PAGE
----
Your dog is extremely tuned to your emotional state during nail trims. If you are getting too emotionally involved and expressing your own fears and anxieties, It’s only going to add to the trauma of any nail-related event. 

Don’t Give Up, Whatever You Do!

Giving up is a common response, particularly for the owner of the melodramatic pooch. You can’t let your dog win this one. You know what is best for her and you have the responsibility to get the job done.

All of these responses to the drama of trimming make things worse by adding to the trauma of the past, deepening the fear response. Here is the good news: No matter how bad things are, they can get better.

try calming chews for dogs with CBD, tryptophan, chamomile, and valerian root.

The Best Way to Cut a Dog’s Nails When They Are Scared

Loving dog owners are often traumatized by repeatedly going through this drama. If any of the above responses sound familiar to you, recognize they aren’t working and may even be making things worse. Instead, try to have confidence that you can change this process into a positive one.

Take the emotion out of it and try these techniques:

Desensitize and Recondition

These are two technical training terms related to nail trimming. They amount to changing the association with the nail clipping ritual into a positive one. You will do this by scaling it back to interactions that are tolerable for your dog, rewarding a calm response, and slowly progressing at your dog’s pace.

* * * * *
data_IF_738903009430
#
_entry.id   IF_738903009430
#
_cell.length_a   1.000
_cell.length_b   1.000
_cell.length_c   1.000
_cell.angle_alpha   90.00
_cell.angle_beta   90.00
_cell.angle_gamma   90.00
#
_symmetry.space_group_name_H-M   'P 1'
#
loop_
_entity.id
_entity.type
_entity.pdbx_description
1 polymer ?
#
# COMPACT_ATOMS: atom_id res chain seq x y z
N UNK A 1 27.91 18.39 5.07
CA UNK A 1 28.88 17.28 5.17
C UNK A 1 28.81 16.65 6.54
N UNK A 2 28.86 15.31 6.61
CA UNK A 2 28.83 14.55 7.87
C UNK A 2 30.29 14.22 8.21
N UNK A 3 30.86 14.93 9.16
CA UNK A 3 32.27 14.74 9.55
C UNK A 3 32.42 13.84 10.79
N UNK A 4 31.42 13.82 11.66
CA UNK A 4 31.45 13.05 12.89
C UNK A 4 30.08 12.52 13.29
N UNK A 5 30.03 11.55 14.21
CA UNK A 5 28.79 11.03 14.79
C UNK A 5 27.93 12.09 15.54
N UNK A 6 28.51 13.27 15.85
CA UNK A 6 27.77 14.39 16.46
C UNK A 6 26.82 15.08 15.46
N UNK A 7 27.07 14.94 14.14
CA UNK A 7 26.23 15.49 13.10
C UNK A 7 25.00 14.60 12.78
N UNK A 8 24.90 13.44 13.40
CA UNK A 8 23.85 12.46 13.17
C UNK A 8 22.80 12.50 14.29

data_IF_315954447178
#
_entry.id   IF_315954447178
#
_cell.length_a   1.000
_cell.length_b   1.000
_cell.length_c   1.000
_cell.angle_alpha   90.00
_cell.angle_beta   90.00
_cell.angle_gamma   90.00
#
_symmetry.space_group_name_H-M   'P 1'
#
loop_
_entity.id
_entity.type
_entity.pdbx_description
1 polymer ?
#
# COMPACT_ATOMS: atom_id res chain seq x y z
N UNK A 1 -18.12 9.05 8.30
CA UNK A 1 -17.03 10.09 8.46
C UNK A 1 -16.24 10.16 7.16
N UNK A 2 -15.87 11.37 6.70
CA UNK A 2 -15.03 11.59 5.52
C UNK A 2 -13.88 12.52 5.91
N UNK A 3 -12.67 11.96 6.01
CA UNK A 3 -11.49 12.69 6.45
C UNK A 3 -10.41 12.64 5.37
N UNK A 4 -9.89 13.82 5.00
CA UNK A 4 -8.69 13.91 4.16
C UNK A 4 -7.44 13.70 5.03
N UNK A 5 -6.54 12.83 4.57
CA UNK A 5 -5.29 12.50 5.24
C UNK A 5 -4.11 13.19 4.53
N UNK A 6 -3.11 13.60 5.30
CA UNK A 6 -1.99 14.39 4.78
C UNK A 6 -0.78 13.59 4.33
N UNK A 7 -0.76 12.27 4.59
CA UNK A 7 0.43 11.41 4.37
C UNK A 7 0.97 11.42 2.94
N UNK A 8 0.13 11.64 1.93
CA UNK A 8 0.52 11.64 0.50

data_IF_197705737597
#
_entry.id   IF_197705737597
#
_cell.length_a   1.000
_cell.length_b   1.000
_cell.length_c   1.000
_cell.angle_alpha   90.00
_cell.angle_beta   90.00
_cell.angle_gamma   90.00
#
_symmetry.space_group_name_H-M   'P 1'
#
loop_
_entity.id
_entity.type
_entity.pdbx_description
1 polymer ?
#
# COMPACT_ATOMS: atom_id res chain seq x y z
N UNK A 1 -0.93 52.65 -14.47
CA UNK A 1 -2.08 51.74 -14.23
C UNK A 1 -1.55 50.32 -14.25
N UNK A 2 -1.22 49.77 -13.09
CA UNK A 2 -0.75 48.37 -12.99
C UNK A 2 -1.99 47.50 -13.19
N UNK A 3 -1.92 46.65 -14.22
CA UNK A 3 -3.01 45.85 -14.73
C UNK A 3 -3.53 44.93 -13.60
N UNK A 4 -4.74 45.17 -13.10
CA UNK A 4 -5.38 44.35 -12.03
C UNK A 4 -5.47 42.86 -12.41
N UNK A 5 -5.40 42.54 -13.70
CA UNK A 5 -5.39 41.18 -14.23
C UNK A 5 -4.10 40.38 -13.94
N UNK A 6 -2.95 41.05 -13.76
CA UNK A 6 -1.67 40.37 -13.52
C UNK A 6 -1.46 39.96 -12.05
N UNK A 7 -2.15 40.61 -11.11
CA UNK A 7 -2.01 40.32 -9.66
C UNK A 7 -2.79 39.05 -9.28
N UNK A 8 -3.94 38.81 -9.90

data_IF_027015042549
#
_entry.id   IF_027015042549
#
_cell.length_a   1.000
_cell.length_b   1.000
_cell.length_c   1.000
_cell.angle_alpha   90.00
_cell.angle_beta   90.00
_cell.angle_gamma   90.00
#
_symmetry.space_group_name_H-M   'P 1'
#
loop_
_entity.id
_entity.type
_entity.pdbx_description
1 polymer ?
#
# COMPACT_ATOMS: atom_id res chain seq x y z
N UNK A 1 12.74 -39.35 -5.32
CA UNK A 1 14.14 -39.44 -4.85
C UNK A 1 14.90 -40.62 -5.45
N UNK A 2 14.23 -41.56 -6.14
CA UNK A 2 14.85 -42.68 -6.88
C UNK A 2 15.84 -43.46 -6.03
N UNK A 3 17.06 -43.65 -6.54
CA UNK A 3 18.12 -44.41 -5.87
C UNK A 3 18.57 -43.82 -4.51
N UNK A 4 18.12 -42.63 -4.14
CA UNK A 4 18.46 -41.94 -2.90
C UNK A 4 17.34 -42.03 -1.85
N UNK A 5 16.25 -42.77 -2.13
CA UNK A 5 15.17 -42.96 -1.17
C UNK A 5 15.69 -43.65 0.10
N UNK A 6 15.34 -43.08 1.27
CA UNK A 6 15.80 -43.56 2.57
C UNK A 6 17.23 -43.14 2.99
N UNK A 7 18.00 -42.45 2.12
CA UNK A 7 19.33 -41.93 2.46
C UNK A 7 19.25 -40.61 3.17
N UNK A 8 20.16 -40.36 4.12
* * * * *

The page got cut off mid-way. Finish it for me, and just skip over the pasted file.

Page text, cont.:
Rewards during this process should be foods your dog really loves, cut into small pieces so you can reward them often. The more frequent you reward your dog, the better.

Examples include giving your dog pea-sized bits of cheese, cooked chicken, or soft dog treats. Or, use a chopstick to dole out a small lick of peanut butter as a reward. You can even use pieces of kibble from her regular food rations. 

Try to add something special to at least 1/3 of the volume to keep your dog motivated.

The process will vary depending on your dog. Praise and reward calm behavior at each level at least 10 times before progressing to the next level. If you get a fear response, back it up. Stay under the reaction threshold and progress slowly through the nail training.

Praise and reward calm behavior and ignore any fear response as you progress through these stages: 

  • Sit on the floor near the space where you trim without any clipper tools out. Ask for a sit.
  • Touch your dog’s paw for one second. Praise and reward several times before extending the time gradually to 5 seconds.
  • Hold your dog’s paw for a second, touch the nails, then gradually extend the time.
  • Progress through the last 3 steps again with your dog, this time with the clippers out and next to you.
  • Pick up the clippers in one hand and progress through the first three steps again.
  • Holding her paw, touch the clippers to your dog’s nails for one second. Gradually extend to a 5-second touch.